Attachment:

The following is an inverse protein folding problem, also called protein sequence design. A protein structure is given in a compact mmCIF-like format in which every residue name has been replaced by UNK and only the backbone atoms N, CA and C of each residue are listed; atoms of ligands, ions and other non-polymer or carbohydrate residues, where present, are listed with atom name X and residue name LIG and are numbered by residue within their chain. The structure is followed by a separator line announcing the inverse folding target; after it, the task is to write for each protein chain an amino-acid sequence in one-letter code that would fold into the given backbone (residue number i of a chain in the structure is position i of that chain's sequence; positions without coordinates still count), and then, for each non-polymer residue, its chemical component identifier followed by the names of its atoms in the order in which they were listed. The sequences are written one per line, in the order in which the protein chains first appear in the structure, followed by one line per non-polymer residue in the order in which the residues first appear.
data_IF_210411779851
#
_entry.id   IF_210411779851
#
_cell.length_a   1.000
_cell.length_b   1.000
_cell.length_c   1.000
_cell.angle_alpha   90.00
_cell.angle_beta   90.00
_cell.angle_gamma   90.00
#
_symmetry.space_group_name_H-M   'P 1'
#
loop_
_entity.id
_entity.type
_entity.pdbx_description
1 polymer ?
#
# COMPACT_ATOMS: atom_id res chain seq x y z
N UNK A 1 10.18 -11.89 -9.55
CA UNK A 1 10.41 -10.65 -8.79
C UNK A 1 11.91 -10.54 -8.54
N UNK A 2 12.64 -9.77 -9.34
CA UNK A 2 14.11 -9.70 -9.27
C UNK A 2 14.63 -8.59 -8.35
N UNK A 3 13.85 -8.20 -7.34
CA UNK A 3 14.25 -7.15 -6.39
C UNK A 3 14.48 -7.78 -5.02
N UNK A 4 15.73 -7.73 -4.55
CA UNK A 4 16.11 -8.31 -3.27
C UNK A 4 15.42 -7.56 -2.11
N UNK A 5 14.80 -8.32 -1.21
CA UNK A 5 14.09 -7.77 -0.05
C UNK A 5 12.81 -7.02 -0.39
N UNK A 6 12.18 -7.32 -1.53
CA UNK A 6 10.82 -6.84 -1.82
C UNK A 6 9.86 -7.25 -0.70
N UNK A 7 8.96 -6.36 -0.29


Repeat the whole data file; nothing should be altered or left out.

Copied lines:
The following is an inverse protein folding problem, also called protein sequence design. A protein structure is given in a compact mmCIF-like format in which every residue name has been replaced by UNK and only the backbone atoms N, CA and C of each residue are listed; atoms of ligands, ions and other non-polymer or carbohydrate residues, where present, are listed with atom name X and residue name LIG and are numbered by residue within their chain. The structure is followed by a separator line announcing the inverse folding target; after it, the task is to write for each protein chain an amino-acid sequence in one-letter code that would fold into the given backbone (residue number i of a chain in the structure is position i of that chain's sequence; positions without coordinates still count), and then, for each non-polymer residue, its chemical component identifier followed by the names of its atoms in the order in which they were listed. The sequences are written one per line, in the order in which the protein chains first appear in the structure, followed by one line per non-polymer residue in the order in which the residues first appear.
data_IF_210411779851
#
_entry.id   IF_210411779851
#
_cell.length_a   1.000
_cell.length_b   1.000
_cell.length_c   1.000
_cell.angle_alpha   90.00
_cell.angle_beta   90.00
_cell.angle_gamma   90.00
#
_symmetry.space_group_name_H-M   'P 1'
#
loop_
_entity.id
_entity.type
_entity.pdbx_description
1 polymer ?
#
# COMPACT_ATOMS: atom_id res chain seq x y z
N UNK A 1 10.18 -11.89 -9.55
CA UNK A 1 10.41 -10.65 -8.79
C UNK A 1 11.91 -10.54 -8.54
N UNK A 2 12.64 -9.77 -9.34
CA UNK A 2 14.11 -9.70 -9.27
C UNK A 2 14.63 -8.59 -8.35
N UNK A 3 13.85 -8.20 -7.34
CA UNK A 3 14.25 -7.15 -6.39
C UNK A 3 14.48 -7.78 -5.02
N UNK A 4 15.73 -7.73 -4.55
CA UNK A 4 16.11 -8.31 -3.27
C UNK A 4 15.42 -7.56 -2.11
N UNK A 5 14.80 -8.32 -1.21
CA UNK A 5 14.09 -7.77 -0.05
C UNK A 5 12.81 -7.02 -0.39
N UNK A 6 12.18 -7.32 -1.53
CA UNK A 6 10.82 -6.84 -1.82
C UNK A 6 9.86 -7.25 -0.70
N UNK A 7 8.96 -6.36 -0.29